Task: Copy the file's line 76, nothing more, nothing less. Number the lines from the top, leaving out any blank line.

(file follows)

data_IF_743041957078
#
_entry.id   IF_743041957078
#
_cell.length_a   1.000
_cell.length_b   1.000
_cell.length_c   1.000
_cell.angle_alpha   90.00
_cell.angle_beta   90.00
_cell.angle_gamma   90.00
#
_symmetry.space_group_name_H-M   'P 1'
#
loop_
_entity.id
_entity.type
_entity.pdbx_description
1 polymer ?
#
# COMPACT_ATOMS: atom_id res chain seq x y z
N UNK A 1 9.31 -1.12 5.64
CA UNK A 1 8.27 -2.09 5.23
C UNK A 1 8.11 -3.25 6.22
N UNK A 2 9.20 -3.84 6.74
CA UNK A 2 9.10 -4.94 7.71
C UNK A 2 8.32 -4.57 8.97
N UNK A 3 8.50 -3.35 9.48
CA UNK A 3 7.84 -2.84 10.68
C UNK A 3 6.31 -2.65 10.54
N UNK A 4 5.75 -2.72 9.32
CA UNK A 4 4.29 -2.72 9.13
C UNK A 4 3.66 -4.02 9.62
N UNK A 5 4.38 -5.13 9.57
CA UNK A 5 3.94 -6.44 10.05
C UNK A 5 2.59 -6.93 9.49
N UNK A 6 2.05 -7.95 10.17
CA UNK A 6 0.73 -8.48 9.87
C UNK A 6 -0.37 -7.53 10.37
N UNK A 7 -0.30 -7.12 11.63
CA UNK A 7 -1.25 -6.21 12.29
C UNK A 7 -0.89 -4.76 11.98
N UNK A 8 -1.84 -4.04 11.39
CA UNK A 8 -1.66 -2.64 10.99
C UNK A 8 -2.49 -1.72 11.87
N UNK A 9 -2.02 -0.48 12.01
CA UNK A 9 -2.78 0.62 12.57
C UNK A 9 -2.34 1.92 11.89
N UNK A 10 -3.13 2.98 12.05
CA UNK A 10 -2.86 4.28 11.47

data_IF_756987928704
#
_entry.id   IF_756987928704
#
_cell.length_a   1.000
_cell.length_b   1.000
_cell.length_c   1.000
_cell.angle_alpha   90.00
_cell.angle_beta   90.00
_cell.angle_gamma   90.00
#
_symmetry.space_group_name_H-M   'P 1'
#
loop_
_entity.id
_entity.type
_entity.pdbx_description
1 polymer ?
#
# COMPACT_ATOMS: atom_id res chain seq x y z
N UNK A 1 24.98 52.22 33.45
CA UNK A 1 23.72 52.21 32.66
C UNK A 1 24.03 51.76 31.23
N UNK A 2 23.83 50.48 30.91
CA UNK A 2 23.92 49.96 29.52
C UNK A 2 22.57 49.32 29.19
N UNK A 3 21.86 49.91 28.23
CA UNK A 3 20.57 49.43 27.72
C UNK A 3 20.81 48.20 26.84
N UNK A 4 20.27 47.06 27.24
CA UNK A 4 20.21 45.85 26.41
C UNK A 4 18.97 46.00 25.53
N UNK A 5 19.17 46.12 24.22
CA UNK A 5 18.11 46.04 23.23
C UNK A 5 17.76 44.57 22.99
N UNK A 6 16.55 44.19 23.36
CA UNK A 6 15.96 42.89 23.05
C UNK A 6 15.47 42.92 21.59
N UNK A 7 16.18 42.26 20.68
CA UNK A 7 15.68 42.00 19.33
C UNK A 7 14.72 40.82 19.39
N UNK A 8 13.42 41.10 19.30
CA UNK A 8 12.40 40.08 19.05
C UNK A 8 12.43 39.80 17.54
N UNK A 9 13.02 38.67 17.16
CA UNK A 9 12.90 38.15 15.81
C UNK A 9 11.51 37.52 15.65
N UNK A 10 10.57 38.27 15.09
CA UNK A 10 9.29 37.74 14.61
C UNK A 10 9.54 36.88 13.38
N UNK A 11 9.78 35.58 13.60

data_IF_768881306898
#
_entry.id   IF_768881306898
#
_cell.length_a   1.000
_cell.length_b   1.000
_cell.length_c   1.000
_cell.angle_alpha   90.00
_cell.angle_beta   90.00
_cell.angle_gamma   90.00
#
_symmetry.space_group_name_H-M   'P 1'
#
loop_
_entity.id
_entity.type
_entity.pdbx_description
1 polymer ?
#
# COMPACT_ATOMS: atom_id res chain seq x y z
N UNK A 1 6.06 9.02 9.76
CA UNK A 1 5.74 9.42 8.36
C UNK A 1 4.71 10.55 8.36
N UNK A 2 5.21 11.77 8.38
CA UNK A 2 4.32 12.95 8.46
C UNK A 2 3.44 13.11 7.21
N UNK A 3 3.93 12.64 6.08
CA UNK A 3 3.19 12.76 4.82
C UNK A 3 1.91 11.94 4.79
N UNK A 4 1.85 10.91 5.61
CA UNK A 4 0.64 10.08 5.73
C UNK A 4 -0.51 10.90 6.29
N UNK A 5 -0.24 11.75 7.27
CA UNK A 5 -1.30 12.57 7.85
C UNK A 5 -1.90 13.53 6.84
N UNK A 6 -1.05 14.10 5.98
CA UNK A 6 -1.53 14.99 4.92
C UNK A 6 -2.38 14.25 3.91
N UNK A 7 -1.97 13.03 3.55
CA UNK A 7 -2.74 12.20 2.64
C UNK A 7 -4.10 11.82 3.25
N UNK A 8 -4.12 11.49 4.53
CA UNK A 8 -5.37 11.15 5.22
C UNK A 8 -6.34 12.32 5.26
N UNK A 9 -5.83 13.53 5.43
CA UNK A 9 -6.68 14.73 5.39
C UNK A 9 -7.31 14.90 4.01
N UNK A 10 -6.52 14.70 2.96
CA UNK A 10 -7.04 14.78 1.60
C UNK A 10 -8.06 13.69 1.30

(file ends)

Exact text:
N UNK A 3 21.86 49.91 28.23